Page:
Dwayne and his older sister Mai are adults: Mai is married to Vinh, Dwayne is about to propose to Nina. Twenty-two years ago, when Mai was 10, she and Dwayne were refugees in Vietnam, ...
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Dwayne and his older sister Mai are adults: Mai is married to Vinh, Dwayne is about to propose to Nina. Twenty-two years ago, when Mai was 10, she and Dwayne were refugees in Vietnam, adopted by Harold and Dee Williams, African-Americans from Los Angeles. Now, they remain close, especially Dwayne and his parents. Mai drops a bomb: she's located their birth mother, Thahn, and she's flying her to LA. Dee takes the news hard: she sees herself being replaced. Harold is more sanguine, and Dwayne pretends to be indifferent. When Thahn arrives, tensions reach the breaking point between Mai and Dee, between Nina and Dwayne, and even between Dee and Harold. Can we all get along?Written by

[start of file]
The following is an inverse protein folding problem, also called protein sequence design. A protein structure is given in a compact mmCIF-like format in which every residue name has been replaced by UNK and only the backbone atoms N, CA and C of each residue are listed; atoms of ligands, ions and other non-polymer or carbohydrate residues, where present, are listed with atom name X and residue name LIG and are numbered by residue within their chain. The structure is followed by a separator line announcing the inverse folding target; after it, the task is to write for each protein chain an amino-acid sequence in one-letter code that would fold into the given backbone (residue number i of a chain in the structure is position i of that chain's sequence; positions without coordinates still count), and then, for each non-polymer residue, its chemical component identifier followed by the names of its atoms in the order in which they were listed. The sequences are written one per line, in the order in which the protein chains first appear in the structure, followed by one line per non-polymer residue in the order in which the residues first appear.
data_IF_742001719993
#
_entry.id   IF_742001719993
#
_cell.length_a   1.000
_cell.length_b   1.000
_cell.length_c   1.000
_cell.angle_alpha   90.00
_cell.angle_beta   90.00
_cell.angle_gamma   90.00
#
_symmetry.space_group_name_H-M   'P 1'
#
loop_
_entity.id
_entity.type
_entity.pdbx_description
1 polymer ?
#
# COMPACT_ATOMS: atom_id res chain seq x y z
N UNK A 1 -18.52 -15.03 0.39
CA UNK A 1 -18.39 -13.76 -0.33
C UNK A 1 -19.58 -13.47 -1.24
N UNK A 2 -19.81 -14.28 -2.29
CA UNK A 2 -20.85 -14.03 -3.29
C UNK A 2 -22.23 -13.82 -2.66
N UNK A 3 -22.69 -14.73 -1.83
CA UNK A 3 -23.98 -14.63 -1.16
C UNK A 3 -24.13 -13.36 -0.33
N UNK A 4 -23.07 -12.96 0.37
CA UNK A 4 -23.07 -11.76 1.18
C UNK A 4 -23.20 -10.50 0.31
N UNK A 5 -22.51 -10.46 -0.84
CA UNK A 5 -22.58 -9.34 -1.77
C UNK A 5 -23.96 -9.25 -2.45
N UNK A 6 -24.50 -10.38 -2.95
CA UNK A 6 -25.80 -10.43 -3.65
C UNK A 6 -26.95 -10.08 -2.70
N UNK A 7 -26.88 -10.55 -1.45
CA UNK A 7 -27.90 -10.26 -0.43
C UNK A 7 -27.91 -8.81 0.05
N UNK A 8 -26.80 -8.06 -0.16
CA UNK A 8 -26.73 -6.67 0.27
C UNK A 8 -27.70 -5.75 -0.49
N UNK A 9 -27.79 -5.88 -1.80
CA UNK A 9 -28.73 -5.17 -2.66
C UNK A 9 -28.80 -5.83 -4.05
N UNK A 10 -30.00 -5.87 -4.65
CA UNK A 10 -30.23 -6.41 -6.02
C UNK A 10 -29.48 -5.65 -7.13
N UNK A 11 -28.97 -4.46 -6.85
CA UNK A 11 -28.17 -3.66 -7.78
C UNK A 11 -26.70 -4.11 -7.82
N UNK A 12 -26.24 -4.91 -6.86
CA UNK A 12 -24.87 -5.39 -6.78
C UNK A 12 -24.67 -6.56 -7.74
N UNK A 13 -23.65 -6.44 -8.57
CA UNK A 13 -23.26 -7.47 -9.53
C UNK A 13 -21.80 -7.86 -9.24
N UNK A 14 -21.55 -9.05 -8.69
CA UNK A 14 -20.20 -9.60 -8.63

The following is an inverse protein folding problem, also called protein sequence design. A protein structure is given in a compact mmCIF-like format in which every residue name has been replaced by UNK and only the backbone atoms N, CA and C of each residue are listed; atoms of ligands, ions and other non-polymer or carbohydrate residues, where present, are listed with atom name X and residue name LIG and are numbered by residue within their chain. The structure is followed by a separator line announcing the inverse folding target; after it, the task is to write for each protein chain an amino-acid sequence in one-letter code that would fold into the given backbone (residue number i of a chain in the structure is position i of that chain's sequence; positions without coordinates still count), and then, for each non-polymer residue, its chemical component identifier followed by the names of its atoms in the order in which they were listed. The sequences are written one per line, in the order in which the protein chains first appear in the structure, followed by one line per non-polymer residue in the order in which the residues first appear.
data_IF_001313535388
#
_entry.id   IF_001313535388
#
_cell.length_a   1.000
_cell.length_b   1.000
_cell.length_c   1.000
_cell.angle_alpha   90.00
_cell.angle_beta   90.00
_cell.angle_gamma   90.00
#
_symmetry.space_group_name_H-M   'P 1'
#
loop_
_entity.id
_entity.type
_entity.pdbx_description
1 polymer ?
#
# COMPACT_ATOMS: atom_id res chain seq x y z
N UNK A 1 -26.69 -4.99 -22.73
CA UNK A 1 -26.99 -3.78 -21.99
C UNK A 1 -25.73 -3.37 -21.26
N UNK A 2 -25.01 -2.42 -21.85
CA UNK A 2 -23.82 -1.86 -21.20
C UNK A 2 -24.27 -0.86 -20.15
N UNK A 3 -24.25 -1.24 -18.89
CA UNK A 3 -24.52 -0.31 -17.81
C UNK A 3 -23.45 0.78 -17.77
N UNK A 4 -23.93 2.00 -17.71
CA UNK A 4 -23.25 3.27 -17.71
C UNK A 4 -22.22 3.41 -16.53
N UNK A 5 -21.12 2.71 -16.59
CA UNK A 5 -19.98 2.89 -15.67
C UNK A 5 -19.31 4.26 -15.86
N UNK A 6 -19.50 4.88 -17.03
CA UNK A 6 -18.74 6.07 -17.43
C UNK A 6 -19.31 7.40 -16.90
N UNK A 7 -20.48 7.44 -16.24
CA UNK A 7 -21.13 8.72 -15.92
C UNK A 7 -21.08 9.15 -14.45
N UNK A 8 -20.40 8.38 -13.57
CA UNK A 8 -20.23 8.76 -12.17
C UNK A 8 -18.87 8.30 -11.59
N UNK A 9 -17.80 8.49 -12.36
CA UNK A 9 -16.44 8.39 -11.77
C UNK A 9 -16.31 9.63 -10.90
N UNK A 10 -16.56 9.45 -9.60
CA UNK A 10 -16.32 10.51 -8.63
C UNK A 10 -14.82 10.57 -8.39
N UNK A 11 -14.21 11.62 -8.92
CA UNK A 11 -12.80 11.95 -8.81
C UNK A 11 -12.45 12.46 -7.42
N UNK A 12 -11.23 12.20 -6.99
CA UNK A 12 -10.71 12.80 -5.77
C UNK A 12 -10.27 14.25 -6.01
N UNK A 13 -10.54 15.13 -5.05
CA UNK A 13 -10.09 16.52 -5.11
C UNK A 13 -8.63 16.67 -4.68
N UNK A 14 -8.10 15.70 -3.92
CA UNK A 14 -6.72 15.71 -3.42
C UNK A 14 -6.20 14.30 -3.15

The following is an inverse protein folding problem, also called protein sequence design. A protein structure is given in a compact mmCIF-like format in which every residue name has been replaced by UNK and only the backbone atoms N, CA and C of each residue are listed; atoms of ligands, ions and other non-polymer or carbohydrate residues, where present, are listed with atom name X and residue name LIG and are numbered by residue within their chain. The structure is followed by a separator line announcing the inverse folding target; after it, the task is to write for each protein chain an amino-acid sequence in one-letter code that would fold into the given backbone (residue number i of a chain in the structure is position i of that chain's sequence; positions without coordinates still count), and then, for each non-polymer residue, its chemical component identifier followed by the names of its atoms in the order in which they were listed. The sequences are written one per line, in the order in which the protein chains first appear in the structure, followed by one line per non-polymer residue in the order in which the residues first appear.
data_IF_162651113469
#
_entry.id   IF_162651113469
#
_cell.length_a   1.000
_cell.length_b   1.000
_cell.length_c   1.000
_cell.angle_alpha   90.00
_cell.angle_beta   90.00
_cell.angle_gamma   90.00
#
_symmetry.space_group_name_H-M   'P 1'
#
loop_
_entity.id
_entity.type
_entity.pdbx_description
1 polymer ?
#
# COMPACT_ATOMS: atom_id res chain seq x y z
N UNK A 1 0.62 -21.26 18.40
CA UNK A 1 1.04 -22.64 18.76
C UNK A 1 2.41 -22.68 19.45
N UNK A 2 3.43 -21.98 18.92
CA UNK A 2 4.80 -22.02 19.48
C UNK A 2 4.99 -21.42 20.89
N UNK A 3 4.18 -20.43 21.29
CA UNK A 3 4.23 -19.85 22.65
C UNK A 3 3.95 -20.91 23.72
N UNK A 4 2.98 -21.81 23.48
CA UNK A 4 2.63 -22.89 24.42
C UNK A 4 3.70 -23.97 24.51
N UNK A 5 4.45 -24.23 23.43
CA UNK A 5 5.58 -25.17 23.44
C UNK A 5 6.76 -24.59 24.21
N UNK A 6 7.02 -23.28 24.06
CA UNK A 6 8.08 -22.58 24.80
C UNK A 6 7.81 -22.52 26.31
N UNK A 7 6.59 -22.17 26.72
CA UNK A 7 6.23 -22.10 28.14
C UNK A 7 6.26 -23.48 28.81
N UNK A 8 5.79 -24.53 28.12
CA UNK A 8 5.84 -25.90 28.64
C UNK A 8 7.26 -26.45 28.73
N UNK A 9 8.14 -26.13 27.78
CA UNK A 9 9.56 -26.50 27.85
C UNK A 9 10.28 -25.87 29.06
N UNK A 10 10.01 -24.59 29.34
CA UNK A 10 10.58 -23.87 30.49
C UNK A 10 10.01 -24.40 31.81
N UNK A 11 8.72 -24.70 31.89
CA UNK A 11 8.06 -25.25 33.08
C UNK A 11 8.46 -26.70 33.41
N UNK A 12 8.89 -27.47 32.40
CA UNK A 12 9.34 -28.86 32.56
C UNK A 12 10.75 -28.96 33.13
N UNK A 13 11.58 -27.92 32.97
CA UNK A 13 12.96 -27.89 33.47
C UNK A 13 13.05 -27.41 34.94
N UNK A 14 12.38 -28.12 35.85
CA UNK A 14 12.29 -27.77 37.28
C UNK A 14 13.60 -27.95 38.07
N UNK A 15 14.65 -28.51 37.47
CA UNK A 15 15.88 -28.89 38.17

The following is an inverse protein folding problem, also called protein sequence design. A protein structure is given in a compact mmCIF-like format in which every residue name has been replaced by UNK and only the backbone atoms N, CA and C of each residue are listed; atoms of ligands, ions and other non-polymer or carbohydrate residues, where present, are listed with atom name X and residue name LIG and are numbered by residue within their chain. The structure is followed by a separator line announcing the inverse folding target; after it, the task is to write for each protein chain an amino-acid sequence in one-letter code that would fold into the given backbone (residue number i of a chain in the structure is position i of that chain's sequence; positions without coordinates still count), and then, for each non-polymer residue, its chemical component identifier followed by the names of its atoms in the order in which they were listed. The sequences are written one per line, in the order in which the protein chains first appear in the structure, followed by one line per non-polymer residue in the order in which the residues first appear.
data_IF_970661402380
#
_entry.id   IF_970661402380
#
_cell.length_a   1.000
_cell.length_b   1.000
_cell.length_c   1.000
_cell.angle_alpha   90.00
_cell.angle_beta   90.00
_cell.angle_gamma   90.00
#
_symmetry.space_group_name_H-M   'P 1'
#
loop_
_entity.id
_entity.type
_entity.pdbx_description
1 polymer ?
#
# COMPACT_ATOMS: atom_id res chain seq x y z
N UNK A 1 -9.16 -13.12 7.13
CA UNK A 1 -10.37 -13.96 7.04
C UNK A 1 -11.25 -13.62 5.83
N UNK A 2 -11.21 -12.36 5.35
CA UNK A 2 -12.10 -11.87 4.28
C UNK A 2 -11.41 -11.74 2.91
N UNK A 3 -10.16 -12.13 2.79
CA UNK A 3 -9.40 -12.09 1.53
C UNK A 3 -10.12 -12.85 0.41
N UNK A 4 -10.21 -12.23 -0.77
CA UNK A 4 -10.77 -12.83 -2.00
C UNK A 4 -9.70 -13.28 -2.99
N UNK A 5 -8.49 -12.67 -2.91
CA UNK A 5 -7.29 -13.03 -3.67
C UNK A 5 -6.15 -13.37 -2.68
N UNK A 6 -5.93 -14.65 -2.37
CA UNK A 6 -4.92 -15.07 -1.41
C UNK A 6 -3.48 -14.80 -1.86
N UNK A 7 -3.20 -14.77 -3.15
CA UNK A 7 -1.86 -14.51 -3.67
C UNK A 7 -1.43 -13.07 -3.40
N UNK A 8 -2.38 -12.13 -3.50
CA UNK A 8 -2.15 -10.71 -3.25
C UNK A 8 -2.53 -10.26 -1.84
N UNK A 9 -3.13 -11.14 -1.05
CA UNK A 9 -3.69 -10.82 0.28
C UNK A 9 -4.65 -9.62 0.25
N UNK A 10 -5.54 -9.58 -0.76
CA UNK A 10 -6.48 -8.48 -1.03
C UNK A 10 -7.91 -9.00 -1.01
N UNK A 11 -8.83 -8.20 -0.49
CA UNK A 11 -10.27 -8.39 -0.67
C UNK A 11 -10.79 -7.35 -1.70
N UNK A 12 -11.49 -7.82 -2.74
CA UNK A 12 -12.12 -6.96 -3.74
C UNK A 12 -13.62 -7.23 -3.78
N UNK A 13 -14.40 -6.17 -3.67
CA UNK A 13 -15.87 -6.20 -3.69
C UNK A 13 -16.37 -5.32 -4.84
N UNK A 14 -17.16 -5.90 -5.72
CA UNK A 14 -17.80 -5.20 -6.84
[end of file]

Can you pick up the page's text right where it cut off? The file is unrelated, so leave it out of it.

I enjoyed this movie because of its positive depiction of Asian and African Americans in close relationships. A romantic story between and Asian man and a Black woman is almost never seen. The movie also addressed the problems that can arise when adopted children seek out their natural parents. I find it interesting that it is almost always daughters that do this. The story was touching, especially the resolution of the rift between Mai and Dee, the black woman who had raised her and loved her. This movie was also very funny. It's a shame that it received such little publicity. I wish there were more like it. Hopefully the director/writer will produce more movies in this vein. I recommend it highly.
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